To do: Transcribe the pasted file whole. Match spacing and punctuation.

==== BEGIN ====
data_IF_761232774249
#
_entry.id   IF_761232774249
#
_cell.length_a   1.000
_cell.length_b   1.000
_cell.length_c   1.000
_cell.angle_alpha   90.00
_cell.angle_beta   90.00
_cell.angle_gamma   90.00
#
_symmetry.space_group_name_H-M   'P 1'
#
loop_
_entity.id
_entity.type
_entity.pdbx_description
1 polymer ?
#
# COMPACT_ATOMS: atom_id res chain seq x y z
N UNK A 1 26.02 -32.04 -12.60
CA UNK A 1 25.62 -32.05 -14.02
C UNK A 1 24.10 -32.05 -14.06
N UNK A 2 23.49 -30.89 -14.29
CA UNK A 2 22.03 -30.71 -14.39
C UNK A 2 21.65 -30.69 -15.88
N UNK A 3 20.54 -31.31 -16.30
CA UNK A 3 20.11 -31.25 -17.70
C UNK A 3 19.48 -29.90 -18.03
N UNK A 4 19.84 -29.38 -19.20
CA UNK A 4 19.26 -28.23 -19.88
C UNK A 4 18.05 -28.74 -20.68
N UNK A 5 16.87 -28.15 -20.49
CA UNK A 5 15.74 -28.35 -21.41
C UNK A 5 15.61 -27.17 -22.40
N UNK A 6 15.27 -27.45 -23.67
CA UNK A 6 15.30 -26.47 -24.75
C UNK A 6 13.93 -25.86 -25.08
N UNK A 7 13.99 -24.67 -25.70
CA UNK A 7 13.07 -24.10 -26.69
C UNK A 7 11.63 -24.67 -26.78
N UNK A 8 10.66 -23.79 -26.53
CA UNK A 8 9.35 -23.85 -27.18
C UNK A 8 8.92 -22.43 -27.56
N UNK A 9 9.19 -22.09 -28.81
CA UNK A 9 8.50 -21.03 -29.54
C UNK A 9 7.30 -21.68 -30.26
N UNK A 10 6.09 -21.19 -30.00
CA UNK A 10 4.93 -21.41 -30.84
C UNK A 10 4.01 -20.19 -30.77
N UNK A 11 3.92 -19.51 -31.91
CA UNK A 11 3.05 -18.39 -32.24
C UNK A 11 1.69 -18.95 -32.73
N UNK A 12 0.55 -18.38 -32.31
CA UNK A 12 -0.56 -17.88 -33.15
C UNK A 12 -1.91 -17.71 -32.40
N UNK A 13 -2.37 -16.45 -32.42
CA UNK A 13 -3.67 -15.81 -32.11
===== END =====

data_IF_761232774249
#
_entry.id   IF_761232774249
#
_cell.length_a   1.000
_cell.length_b   1.000
_cell.length_c   1.000
_cell.angle_alpha   90.00
_cell.angle_beta   90.00
_cell.angle_gamma   90.00
#
_symmetry.space_group_name_H-M   'P 1'
#
loop_
_entity.id
_entity.type
_entity.pdbx_description
1 polymer ?
#
# COMPACT_ATOMS: atom_id res chain seq x y z
N UNK A 1 26.02 -32.04 -12.60
CA UNK A 1 25.62 -32.05 -14.02
C UNK A 1 24.10 -32.05 -14.06
N UNK A 2 23.49 -30.89 -14.29
CA UNK A 2 22.03 -30.71 -14.39
C UNK A 2 21.65 -30.69 -15.88
N UNK A 3 20.54 -31.31 -16.30
CA UNK A 3 20.11 -31.25 -17.70
C UNK A 3 19.48 -29.90 -18.03
N UNK A 4 19.84 -29.38 -19.20
CA UNK A 4 19.26 -28.23 -19.88
C UNK A 4 18.05 -28.74 -20.68
N UNK A 5 16.87 -28.15 -20.49
CA UNK A 5 15.74 -28.35 -21.41
C UNK A 5 15.61 -27.17 -22.40
N UNK A 6 15.27 -27.45 -23.67
CA UNK A 6 15.30 -26.47 -24.75
C UNK A 6 13.93 -25.86 -25.08
N UNK A 7 13.99 -24.67 -25.70
CA UNK A 7 13.07 -24.10 -26.69
C UNK A 7 11.63 -24.67 -26.78
N UNK A 8 10.66 -23.79 -26.53
CA UNK A 8 9.35 -23.85 -27.18
C UNK A 8 8.92 -22.43 -27.56
N UNK A 9 9.19 -22.09 -28.81
CA UNK A 9 8.50 -21.03 -29.54
C UNK A 9 7.30 -21.68 -30.26
N UNK A 10 6.09 -21.19 -30.00
CA UNK A 10 4.93 -21.41 -30.84
C UNK A 10 4.01 -20.19 -30.77
N UNK A 11 3.92 -19.51 -31.91
CA UNK A 11 3.05 -18.39 -32.24
C UNK A 11 1.69 -18.95 -32.73
N UNK A 12 0.55 -18.38 -32.31
CA UNK A 12 -0.56 -17.88 -33.15
C UNK A 12 -1.91 -17.71 -32.40
N UNK A 13 -2.37 -16.45 -32.42
CA UNK A 13 -3.67 -15.81 -32.11